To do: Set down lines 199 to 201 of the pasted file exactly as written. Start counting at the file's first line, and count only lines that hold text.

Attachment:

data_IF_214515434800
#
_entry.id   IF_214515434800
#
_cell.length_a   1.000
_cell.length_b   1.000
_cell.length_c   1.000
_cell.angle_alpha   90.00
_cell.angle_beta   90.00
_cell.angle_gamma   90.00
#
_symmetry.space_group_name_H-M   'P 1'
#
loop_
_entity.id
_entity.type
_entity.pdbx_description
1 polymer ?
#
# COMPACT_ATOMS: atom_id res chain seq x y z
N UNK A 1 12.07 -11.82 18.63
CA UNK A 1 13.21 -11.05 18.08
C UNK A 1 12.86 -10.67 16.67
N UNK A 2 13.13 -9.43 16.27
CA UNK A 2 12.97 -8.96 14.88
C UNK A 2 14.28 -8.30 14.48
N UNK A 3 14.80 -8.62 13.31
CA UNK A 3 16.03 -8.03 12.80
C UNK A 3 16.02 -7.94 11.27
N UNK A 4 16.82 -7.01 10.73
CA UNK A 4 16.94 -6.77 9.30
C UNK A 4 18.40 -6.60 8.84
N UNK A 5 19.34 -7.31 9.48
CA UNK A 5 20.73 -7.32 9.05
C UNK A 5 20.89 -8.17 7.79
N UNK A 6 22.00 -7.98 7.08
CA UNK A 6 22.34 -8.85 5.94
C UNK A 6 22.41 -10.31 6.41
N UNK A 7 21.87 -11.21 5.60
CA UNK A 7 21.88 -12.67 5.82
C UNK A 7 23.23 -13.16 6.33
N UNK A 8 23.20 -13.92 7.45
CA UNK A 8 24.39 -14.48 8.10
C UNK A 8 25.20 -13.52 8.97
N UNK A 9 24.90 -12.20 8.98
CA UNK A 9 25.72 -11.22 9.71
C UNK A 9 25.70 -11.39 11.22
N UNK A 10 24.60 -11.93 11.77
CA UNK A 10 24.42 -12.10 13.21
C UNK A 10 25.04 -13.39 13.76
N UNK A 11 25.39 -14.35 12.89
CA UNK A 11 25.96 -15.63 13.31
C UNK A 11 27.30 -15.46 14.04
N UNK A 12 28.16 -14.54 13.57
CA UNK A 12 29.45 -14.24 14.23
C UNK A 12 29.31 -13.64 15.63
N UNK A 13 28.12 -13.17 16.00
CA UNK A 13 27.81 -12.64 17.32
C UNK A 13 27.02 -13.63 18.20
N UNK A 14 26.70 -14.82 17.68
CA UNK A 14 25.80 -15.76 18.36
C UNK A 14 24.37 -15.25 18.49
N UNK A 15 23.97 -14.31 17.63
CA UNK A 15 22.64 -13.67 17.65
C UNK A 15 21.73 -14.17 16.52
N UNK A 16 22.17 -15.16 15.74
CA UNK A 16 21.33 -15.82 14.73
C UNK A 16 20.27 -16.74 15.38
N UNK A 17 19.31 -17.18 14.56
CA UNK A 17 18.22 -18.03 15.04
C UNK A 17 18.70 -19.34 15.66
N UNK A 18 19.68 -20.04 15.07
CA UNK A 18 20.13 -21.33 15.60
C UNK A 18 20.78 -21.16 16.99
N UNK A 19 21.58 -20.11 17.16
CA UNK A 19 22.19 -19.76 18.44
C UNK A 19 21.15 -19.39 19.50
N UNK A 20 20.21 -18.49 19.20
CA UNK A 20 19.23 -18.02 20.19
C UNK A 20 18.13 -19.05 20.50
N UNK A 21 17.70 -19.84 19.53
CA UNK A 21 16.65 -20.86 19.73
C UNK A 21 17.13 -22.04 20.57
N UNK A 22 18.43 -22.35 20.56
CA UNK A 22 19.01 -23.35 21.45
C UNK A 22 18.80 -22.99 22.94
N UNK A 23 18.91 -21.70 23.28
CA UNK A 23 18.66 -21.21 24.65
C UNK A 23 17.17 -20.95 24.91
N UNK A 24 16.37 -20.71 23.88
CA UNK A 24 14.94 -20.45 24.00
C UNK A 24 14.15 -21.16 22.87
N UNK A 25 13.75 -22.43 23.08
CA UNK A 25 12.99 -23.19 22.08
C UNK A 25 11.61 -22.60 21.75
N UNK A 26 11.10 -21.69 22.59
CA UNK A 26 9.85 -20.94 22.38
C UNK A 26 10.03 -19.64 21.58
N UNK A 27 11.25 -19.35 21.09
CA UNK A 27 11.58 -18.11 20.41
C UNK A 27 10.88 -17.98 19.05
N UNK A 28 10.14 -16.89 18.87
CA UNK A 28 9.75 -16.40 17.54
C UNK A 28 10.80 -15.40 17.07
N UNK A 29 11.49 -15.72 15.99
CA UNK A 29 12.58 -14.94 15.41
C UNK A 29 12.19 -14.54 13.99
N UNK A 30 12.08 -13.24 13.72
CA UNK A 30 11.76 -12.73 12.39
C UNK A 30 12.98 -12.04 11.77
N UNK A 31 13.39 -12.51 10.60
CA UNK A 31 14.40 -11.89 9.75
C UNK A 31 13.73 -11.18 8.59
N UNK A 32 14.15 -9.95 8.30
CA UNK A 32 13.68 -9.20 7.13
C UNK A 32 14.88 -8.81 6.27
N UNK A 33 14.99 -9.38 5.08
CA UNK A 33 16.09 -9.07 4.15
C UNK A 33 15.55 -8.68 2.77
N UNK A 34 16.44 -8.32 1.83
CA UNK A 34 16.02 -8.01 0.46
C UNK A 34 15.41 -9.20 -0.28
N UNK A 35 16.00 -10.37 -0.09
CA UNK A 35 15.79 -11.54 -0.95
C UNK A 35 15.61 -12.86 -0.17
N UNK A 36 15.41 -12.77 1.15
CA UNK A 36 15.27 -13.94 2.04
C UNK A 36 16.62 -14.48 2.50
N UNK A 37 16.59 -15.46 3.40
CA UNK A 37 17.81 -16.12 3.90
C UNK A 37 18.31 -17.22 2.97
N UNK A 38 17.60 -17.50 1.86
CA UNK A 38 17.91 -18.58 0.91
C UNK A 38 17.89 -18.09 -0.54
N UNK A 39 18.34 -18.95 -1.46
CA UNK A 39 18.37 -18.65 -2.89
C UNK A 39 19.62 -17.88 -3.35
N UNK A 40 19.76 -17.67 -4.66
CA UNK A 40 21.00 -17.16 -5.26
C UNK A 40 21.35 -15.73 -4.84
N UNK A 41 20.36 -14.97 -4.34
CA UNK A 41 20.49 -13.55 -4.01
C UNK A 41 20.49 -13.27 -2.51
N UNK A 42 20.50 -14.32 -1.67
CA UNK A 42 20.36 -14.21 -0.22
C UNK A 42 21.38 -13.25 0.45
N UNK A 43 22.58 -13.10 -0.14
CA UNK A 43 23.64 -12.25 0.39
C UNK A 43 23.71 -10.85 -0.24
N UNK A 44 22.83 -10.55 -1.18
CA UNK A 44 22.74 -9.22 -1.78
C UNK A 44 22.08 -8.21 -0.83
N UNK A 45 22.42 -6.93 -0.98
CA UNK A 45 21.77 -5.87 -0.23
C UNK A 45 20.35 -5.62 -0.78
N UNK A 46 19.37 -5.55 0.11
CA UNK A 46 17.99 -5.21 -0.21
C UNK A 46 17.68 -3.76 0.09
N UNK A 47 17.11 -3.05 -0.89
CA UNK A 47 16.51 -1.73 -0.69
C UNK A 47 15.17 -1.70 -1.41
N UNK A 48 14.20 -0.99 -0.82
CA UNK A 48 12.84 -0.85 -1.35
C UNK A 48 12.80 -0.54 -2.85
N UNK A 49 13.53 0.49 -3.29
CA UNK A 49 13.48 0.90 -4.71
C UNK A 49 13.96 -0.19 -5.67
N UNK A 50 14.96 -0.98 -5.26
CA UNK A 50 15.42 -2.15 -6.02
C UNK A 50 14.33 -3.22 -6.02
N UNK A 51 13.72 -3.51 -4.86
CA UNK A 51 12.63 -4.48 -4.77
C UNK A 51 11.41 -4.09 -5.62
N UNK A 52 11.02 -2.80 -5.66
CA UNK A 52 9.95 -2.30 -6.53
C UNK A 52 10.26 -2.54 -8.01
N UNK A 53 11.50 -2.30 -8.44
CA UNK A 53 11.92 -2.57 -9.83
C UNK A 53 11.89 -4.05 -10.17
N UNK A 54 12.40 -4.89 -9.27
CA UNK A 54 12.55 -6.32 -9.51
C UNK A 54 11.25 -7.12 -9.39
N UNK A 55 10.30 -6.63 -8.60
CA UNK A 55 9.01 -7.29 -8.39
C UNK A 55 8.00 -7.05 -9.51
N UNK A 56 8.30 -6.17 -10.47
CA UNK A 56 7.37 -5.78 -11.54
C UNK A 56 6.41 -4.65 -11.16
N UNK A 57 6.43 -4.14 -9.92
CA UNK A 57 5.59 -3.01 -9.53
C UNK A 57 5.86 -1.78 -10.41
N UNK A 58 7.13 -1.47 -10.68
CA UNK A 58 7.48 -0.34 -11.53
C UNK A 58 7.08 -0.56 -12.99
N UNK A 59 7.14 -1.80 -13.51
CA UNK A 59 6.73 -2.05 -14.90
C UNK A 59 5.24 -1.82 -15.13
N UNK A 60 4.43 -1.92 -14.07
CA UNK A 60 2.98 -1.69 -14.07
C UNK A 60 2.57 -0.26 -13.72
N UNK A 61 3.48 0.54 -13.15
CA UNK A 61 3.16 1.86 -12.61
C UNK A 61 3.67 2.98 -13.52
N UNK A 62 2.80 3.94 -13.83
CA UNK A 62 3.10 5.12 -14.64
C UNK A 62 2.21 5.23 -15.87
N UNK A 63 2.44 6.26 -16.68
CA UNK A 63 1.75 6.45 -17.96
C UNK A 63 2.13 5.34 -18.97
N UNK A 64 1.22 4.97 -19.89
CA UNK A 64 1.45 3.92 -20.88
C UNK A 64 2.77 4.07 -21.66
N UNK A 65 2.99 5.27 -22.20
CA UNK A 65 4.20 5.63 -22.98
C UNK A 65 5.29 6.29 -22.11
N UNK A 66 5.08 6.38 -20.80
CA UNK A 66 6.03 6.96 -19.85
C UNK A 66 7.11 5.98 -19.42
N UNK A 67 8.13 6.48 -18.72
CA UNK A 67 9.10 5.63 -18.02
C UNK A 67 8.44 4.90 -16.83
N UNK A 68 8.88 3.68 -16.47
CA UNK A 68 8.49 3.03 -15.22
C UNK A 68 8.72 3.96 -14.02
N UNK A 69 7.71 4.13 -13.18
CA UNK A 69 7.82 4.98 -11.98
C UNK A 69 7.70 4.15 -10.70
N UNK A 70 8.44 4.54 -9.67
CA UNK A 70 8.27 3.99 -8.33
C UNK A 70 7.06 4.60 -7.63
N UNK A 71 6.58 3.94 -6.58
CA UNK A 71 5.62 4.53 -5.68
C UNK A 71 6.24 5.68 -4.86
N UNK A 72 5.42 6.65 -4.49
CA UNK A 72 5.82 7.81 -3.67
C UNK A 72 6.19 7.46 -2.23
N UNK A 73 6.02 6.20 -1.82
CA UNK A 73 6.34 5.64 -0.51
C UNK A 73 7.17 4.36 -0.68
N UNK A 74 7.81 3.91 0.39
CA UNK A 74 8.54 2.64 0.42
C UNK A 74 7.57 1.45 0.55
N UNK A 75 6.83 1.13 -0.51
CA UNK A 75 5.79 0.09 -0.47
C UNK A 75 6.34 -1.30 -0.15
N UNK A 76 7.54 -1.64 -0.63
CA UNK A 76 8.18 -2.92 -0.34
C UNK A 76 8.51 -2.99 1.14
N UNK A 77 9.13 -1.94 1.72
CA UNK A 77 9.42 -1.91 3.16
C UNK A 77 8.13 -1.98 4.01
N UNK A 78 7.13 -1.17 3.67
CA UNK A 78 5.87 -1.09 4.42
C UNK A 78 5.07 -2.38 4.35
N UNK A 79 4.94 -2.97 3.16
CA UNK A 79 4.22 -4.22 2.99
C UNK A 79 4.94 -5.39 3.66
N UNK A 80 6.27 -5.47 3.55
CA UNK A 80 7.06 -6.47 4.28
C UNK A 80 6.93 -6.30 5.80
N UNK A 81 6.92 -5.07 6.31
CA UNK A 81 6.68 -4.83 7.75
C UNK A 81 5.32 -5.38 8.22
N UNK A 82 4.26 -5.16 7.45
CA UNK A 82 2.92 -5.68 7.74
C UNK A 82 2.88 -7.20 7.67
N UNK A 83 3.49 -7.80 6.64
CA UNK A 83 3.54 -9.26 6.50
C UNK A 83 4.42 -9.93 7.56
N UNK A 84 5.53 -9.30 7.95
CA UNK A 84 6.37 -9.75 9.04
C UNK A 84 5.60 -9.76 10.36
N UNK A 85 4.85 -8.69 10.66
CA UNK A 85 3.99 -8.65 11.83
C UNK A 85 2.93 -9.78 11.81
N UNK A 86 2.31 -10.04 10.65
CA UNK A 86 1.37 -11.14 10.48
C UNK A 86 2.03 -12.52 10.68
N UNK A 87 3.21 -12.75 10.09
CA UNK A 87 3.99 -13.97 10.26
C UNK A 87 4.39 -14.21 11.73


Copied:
CA UNK A 60 2.98 -1.69 -14.07
C UNK A 60 2.57 -0.26 -13.72
N UNK A 61 3.48 0.54 -13.15